If you have any Kodachrome Film stashed away, the last days to get it developed are at hand. According to Dwayne’s Photo, the last commercial developer of the film format, they will be developing their last received rolls of Kodachrome film on December 31, 2010. After this date, their remaining equipment to handle this type of film will be shut down forever, and discarded. Per the statement on their website:
The last day of processing for all types of Kodachrome film will be December 30th, 2010. The last day Kodak will accept prepaid Kodachrome film in Europe is November 30th, 2010. Film that is not in our lab by noon on December 30th will not be processed.
To be sure, this deadline has been known for a while now, since the announcement by Kodak that it had manufactured its last run of the film format. Still, people have continued to use Kodachrome up to the present.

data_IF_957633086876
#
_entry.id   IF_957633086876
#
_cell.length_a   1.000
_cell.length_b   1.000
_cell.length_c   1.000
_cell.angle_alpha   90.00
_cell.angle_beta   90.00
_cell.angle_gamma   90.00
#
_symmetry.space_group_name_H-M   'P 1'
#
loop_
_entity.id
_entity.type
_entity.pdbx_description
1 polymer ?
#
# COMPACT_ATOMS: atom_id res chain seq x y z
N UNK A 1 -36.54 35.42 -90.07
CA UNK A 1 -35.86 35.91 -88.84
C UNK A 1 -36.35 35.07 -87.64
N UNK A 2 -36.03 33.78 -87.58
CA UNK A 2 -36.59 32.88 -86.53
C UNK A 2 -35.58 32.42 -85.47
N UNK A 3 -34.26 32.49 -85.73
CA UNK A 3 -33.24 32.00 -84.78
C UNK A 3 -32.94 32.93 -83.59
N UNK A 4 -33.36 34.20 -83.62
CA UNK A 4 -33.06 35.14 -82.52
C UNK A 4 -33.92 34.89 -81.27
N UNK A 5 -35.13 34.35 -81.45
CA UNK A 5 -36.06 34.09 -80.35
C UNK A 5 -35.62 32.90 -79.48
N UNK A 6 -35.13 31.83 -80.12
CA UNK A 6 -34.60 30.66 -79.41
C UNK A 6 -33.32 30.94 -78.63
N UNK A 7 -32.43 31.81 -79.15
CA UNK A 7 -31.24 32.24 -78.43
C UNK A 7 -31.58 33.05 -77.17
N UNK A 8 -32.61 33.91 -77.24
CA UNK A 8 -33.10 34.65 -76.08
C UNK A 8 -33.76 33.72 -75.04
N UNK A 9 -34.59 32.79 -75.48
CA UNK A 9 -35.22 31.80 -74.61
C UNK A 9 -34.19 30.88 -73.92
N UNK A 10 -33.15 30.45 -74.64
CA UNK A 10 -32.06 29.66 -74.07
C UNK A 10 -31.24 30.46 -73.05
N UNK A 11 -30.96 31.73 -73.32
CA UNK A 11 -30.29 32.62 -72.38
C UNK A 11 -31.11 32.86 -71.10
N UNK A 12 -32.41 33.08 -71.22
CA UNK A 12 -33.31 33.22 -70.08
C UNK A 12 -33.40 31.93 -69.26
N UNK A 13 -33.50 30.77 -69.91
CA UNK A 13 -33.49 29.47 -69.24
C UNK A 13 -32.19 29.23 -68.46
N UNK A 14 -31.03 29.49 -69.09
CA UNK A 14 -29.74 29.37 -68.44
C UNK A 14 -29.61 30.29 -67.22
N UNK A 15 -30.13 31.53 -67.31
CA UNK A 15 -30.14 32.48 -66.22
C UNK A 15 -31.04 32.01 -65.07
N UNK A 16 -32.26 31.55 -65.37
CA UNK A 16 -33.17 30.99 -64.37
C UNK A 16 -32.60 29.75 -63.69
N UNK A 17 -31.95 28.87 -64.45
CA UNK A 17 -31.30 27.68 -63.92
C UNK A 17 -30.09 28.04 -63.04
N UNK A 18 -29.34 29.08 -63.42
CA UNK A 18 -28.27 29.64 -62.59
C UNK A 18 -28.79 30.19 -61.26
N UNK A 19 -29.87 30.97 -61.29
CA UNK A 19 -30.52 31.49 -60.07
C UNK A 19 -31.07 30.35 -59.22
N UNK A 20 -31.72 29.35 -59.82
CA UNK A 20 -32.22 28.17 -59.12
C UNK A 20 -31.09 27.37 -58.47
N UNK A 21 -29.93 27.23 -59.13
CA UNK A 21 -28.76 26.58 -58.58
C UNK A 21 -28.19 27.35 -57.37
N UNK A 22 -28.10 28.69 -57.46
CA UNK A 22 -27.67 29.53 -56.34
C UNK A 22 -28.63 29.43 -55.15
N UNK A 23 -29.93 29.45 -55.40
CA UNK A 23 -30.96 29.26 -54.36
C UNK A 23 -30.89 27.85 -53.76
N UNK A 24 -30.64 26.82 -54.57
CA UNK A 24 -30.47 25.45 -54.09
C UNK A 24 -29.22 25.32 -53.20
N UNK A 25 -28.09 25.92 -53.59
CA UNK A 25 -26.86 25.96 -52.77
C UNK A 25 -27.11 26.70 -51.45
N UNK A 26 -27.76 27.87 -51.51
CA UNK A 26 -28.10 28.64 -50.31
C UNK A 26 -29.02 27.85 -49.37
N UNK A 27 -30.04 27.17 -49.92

What is purported to be the last roll of Kodachrome film ever made by Kodak was shot and developed in July of this year, by Freelance photjournalist Steve McCurry:
There are definite advantages to digital photography by comparison to film, McCurry said.
“You have the ability to view, edit and monitor what we are doing as we go. We can evaluate the light and composition and the design instantly. And we can shoot in extremely low light, which was impossible with film.”
Regardless, digital photography is simply not the same.
“I like having something to hold in my hand,” McCurry said. “With digital photography, it’s just a hard drive. With Kodachrome, the film is real. You can touch it, put it in a drawer, and come back to it later. It’s tangible. It’s an object. With digital, the pictures only exist in a hard drive, in a memory chip.”
It’s that last statement which still brings hope to film’s future, as it’s the psychological connection with film among some photographers that keeps them coming back to it. Although sales of digital cameras have been rising dramatically in recent years, including the increasing prevalence of consumer-grade digital still and video cameras in cell phones, Kodak claims that sales of analog film have been steady, including a potential mini-resurgence of film as a strong niche format.